THERE IS AN old joke that maybe you never heard, you heard but forgot, or you don’t mind hearing again. It’s about a man who who wanted to be a kohen, and approached a rabbi to ordain him for money. “You can’t buy your way into the kehunah—priesthood!” he told the man with resolve, who promptly left and went looking for a more lenient rabbi. However, the second rabbi, though tempted to take the man’s money and let the fool think he was kohen, was overwhelmed by his conscience in the end, and told the man the same thing. Frustrated, the man who would be a kohen went looking for the least scrupulous rabbi he could find, and repeated his request for the third and final time. To his delight, the so-called rabbi before him did not hesitate and granted him immediate access to the sacred kehunah by uttering some random Hebrew words the man did not recognize. The man, elated, took out his checkbook to pay his entrance fee when the rabbi asked him, “Tell me, why was it so important for you to be a kohen that you were willing to pay so much for it?” The man finished signing the check, sat back in the chair, sighed, and said, “You see rabbi, my grandfather was a kohen…my father was a kohen…so I wanted to be a kohen as well!”
Ha-ha. I often wonder how people think of such jokes, which seem kind of clever. I suspect that they start with the punchline, which came up at some point in real life, and then built the fictitious joke around it.
This last Shabbos I too bought my way into the kehunah, being only a Levi. Not really. There was no kohen in shul for Krias HaTorah, and it was a shul where they auction off the aliyos, so I bought the first aliyah. But as the gabbi made sure to call out, I was only bimkom kohen, in place of a kohen. I was still not entitled to have terumah (tithes) for Kiddush, only ma’aser rishon meant for Levi’im.
Kohanim were, are, a special breed of people. Though the Temple does not stand and kohanim cannot function in their divinely designated roles, they are still treated differently. For example, they are called up first to the Torah, they lead the bentching when there is a mezuman (at least three men over Bar Mitzvah who ate bread together), and you really should not ask them to take your garbage out for you.
Special people require special measures. It’s certainly not all fun and games for the kohanim, as this week’s parsha begins to detail. If the man in the joke knew what it meant to be a practicing kohen and how curtailed their activities were, he would have had to be paid to become one. Eisav was so disenchanted with the kehunah that he sold it, and all of its attendant rights in this world and the next one, to Ya’akov for a bowl of lentils. He lived to regret his decision, but he clearly was never cut out for the job from the start. If anything, he was the antithesis of the kehunah.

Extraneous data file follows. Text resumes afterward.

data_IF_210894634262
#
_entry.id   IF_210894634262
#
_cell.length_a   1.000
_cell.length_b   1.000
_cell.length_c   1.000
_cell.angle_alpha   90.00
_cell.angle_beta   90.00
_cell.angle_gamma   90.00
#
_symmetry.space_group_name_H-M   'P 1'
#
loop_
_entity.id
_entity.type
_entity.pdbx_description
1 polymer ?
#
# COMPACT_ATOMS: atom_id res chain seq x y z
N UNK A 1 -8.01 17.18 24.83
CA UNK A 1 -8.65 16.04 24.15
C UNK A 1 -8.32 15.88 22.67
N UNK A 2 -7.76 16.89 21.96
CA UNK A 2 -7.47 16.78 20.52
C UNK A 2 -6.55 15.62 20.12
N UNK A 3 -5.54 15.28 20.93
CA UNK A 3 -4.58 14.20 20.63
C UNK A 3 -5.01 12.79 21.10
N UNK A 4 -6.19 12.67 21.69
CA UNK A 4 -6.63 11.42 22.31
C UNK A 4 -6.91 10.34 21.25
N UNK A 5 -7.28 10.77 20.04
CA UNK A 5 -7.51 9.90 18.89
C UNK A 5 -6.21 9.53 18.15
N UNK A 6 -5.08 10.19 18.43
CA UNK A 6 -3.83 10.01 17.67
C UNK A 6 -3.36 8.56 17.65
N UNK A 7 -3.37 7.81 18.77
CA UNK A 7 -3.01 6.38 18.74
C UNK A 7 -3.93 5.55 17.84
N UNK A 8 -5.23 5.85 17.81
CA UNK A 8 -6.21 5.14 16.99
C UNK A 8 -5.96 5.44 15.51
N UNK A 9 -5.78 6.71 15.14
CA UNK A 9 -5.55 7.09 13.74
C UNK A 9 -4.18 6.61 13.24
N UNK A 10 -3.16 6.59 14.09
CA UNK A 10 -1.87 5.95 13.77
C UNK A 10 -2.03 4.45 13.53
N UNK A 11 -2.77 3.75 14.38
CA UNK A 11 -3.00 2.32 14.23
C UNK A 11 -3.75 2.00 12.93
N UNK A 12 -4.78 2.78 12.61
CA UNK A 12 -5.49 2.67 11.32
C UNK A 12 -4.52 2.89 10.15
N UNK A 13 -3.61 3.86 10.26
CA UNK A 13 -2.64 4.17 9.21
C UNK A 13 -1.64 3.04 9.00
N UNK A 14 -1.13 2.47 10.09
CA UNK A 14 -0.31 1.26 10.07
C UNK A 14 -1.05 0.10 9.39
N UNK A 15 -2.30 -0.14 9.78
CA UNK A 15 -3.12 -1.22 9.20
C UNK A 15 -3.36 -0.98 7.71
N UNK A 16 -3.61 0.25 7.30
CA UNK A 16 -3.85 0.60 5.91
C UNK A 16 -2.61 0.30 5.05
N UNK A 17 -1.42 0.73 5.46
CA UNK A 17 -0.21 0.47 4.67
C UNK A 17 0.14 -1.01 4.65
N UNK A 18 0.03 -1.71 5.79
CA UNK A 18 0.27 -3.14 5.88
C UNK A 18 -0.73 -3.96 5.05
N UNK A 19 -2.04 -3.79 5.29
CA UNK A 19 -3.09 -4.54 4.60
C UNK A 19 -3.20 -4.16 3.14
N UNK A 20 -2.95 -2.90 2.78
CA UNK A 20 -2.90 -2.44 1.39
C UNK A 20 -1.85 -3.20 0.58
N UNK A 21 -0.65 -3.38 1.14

WHAT DOES IT mean to be cut out for the kehunah? There are different ways to answer this question, but the best way is to find a non-kohen who did something to become a kohen. The only person we know like that was Pinchas ben Elazar ben Aharon HaKohen. He did have to “buy” into the kehunah, even though his grandfather and father were kohanim. Since he was already born when God officially designated Aharon and his sons, and those born henceforth, kohanim, Pinchas was excluded.
But money wasn’t going to work to change the status of Pinchas. The currency to buy kohanship was of a different nature altogether.
The Torah tell us what that currency is right here:
Pinchas ben Elazar ben Aharon HaKohen has turned My anger away from the Children of Israel by his zealously avenging Me among them, so that I did not destroy the Children of Israel because of My zeal. Therefore, say, “I hereby give him My covenant of peace. It will be for him and for his descendants after him [as] an eternal covenant of kehunah, because he was zealous for his God and atoned for the Children of Israel.” (Bamidbar 25:11-13)
There you have it, succinct and specific. A kohen is someone who turns God’s anger away from the Jewish people, the main role of the service in the Temple. A kohen must be zealous on behalf of God; there is no place for selfishness or laxity in the service of God. In short, though God owns everything, He really owns the kohanim. They have to separate themselves from all else to serve Him.
Thus, the main trait of the kohanim is mesiras Nefesh, self-sacrifice for God, which is also in this week’s parsha:
You shall not desecrate My Holy Name. I shall be sanctified amidst the Children of Israel. (Vayikra 22:32)
What do we learn by the Torah adding “I shall be sanctified, etc.?” Surrender your life, and sanctify My name…And when one sacrifices oneself, one shall do so with the willingness to die, because anyone who sacrifices themself anticipating a miracle, God will not perform a miracle for them… (Rashi)